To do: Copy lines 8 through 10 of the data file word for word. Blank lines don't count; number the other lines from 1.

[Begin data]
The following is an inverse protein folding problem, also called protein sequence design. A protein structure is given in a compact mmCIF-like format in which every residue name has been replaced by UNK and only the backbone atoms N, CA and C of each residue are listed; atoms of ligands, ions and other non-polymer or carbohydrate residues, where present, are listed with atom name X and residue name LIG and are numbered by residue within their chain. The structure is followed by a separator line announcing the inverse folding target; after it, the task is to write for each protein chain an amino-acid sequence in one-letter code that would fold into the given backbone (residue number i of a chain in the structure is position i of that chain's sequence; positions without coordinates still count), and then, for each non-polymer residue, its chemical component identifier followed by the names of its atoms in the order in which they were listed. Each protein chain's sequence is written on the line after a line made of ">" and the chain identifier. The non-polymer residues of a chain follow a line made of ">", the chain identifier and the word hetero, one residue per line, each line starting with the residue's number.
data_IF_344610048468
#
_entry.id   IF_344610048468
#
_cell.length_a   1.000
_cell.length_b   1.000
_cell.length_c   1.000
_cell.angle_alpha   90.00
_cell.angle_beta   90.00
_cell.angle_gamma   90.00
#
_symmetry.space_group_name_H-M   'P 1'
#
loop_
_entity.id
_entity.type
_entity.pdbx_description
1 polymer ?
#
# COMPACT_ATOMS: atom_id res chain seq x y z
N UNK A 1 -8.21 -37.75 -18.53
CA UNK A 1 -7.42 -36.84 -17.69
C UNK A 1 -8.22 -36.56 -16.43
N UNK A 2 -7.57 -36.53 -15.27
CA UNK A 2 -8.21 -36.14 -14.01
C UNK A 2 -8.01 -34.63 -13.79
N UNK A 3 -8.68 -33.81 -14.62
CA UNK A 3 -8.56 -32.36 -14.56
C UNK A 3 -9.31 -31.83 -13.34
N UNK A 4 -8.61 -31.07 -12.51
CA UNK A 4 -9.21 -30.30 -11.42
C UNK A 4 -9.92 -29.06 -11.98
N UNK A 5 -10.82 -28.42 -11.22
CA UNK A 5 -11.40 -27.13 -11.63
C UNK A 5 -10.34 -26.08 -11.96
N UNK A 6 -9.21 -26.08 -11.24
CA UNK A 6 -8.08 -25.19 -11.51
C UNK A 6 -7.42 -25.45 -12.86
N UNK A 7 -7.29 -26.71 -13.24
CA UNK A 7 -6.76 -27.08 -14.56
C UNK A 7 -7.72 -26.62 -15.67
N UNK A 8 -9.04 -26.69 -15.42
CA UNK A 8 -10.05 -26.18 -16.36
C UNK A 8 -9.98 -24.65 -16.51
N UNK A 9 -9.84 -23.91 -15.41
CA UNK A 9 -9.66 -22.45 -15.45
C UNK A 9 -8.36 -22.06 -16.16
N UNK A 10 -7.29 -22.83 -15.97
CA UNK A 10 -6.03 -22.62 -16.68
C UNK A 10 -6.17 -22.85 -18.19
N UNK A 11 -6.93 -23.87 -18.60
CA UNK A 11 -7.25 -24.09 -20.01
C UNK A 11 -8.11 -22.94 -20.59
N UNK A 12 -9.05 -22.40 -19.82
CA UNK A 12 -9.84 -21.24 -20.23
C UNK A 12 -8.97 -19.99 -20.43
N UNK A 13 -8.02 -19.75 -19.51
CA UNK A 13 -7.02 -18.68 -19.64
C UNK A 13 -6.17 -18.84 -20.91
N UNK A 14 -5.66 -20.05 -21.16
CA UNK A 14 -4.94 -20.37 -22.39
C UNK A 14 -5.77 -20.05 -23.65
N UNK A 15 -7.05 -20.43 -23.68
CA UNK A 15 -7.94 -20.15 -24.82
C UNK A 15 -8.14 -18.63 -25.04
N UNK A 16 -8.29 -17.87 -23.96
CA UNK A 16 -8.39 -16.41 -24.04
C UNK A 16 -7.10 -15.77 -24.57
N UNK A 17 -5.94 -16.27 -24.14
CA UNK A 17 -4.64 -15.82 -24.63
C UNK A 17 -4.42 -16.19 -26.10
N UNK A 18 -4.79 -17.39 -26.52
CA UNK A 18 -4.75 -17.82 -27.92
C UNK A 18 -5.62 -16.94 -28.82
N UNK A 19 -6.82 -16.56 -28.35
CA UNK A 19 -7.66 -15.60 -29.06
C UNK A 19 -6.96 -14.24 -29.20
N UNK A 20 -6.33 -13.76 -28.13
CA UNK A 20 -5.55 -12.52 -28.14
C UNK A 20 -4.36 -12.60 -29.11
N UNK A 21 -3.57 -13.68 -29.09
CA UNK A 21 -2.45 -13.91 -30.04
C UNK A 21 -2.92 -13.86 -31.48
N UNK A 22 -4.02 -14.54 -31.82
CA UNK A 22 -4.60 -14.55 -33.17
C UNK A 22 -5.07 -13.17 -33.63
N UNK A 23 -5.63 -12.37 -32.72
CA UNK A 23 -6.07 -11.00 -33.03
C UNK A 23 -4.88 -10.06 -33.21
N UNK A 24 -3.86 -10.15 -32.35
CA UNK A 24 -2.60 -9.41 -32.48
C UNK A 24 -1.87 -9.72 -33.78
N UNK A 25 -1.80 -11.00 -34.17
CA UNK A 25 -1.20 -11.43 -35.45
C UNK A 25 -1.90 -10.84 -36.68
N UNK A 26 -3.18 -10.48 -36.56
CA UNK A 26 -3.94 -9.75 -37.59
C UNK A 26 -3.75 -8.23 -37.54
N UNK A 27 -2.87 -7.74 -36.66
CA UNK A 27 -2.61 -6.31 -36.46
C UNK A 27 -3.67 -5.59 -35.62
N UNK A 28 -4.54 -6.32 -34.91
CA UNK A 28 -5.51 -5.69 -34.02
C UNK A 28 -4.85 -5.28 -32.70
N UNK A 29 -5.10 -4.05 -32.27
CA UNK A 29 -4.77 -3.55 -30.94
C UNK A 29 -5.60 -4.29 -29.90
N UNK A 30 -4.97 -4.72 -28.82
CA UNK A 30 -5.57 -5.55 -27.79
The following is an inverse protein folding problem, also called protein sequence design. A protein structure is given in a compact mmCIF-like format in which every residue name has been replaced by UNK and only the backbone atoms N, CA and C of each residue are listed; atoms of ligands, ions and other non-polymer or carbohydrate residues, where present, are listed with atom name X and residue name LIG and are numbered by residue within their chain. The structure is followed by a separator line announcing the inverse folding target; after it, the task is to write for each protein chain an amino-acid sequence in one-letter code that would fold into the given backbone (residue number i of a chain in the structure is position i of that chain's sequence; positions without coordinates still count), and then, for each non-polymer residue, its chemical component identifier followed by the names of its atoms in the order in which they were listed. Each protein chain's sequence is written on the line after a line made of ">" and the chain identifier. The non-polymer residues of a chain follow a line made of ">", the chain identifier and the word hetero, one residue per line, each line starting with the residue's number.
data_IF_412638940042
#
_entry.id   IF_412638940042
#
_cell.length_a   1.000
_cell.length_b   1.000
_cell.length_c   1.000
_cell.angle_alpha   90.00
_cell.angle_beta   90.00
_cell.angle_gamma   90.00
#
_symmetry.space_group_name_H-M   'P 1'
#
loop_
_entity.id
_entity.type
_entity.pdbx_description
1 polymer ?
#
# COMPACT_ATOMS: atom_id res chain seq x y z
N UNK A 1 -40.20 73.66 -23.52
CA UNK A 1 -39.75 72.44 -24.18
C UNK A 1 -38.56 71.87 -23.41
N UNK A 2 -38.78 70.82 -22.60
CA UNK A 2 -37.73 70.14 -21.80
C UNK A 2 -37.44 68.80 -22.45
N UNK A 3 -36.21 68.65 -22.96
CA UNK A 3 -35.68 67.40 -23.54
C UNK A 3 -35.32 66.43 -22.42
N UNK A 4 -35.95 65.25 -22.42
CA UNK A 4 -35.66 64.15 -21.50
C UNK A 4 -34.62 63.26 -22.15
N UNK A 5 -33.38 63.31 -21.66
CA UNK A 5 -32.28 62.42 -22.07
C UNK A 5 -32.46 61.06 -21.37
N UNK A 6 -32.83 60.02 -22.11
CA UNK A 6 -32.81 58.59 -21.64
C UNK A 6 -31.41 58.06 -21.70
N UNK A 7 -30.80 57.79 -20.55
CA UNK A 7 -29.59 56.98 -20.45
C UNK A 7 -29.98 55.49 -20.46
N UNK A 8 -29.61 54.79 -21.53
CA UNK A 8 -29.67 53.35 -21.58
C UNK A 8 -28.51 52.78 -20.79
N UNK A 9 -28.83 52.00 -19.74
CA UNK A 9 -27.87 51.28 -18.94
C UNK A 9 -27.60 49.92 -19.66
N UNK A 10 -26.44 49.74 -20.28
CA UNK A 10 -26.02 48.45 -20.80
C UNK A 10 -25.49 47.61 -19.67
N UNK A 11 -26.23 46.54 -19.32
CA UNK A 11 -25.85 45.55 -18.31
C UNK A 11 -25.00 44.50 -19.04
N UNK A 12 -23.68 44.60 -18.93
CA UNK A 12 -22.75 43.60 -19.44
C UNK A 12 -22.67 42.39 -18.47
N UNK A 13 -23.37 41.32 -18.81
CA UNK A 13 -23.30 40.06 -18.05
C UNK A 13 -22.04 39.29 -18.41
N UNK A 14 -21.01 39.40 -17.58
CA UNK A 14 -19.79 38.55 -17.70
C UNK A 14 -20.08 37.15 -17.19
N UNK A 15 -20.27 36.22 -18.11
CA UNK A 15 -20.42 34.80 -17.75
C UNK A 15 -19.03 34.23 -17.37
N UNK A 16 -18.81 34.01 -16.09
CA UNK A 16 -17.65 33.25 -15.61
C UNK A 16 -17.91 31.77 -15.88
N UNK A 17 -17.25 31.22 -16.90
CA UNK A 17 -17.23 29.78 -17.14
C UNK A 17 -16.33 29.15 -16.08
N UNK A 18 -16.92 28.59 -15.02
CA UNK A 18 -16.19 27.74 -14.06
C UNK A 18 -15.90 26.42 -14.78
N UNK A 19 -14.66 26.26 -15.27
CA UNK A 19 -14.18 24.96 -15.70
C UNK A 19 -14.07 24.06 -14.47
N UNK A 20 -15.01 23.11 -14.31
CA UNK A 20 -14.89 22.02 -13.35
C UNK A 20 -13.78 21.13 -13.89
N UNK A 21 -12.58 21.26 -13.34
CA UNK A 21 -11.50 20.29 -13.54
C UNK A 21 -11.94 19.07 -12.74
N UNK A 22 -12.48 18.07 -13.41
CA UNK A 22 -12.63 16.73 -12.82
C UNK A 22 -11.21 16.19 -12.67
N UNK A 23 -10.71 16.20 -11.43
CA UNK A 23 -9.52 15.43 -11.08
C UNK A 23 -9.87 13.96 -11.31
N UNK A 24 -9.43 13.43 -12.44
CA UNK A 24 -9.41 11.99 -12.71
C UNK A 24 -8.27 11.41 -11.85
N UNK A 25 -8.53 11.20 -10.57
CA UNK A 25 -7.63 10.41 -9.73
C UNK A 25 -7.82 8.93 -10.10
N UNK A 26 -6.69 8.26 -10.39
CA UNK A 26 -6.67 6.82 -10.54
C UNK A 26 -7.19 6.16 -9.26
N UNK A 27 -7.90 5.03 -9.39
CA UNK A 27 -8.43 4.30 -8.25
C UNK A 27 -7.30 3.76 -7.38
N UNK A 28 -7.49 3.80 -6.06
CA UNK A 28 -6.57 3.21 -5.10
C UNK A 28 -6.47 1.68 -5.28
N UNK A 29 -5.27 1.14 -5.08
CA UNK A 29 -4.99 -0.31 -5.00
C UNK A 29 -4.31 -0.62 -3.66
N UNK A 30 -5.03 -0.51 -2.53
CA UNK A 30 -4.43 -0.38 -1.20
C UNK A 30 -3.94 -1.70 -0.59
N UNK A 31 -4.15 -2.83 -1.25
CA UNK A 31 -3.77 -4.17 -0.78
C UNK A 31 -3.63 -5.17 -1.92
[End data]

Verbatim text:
_cell.length_c   1.000
_cell.angle_alpha   90.00
_cell.angle_beta   90.00